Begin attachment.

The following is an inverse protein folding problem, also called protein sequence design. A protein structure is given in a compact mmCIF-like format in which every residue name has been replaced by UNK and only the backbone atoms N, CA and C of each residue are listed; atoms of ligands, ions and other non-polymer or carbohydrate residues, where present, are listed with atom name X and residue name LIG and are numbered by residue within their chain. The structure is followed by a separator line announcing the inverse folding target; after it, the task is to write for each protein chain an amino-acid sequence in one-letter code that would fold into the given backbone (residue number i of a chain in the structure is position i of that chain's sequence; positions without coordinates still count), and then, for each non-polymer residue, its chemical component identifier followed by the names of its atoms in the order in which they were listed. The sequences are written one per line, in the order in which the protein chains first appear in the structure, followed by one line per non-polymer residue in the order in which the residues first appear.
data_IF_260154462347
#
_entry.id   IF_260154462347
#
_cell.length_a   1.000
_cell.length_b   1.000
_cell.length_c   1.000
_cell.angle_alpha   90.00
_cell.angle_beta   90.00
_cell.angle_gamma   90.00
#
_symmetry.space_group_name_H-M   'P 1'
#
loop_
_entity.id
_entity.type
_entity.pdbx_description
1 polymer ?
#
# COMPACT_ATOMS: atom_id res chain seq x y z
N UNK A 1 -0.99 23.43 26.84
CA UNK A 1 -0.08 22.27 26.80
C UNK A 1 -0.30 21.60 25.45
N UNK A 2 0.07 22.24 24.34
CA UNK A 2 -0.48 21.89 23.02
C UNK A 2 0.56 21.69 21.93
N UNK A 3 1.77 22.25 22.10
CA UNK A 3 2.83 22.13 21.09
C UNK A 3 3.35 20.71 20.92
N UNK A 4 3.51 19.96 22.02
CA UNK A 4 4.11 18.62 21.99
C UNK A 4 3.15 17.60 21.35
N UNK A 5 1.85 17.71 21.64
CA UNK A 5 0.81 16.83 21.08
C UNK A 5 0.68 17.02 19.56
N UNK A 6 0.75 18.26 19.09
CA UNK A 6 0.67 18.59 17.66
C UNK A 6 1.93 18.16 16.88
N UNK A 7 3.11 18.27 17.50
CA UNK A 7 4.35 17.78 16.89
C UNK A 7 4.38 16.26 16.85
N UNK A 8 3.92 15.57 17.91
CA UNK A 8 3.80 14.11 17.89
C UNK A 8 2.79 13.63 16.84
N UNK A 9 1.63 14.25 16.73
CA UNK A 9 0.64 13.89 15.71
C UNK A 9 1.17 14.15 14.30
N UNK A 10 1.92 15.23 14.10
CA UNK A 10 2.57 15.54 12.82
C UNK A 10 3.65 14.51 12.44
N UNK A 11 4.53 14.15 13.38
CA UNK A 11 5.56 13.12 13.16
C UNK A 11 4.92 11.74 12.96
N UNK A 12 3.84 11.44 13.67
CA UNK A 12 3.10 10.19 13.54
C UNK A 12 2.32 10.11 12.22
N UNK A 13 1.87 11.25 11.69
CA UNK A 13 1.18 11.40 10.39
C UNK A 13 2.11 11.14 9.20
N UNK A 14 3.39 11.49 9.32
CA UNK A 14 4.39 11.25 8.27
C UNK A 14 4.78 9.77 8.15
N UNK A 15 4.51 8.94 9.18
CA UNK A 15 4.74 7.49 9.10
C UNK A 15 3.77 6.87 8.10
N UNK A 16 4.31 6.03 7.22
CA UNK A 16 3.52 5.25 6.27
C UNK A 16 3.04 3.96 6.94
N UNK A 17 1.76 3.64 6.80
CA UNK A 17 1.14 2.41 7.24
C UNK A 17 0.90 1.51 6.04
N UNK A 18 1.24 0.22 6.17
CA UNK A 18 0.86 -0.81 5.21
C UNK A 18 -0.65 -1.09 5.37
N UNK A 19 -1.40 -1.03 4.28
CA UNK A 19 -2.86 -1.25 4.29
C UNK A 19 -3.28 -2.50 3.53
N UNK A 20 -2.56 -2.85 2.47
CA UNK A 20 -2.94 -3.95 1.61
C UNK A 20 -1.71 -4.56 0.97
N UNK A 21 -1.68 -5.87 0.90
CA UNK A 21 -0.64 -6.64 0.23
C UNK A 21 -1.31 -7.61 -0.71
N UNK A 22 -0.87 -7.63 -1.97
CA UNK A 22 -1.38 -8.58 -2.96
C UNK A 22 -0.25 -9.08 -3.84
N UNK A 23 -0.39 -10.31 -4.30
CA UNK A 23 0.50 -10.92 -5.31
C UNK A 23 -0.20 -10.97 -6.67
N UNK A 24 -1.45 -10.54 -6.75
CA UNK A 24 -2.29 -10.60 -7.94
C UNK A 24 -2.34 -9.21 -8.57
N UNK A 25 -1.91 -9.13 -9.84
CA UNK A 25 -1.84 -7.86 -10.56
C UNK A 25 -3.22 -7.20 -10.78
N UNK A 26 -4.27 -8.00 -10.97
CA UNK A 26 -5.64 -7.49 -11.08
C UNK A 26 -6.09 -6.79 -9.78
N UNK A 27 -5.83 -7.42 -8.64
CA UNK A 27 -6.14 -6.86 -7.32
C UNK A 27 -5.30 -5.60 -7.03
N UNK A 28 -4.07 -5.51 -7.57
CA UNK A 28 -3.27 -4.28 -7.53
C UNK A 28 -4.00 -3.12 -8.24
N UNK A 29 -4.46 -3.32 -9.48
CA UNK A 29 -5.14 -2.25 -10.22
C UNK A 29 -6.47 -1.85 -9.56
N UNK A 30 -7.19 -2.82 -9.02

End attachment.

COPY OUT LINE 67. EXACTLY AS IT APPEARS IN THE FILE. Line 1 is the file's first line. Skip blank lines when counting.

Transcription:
N UNK A 16 4.31 6.03 7.22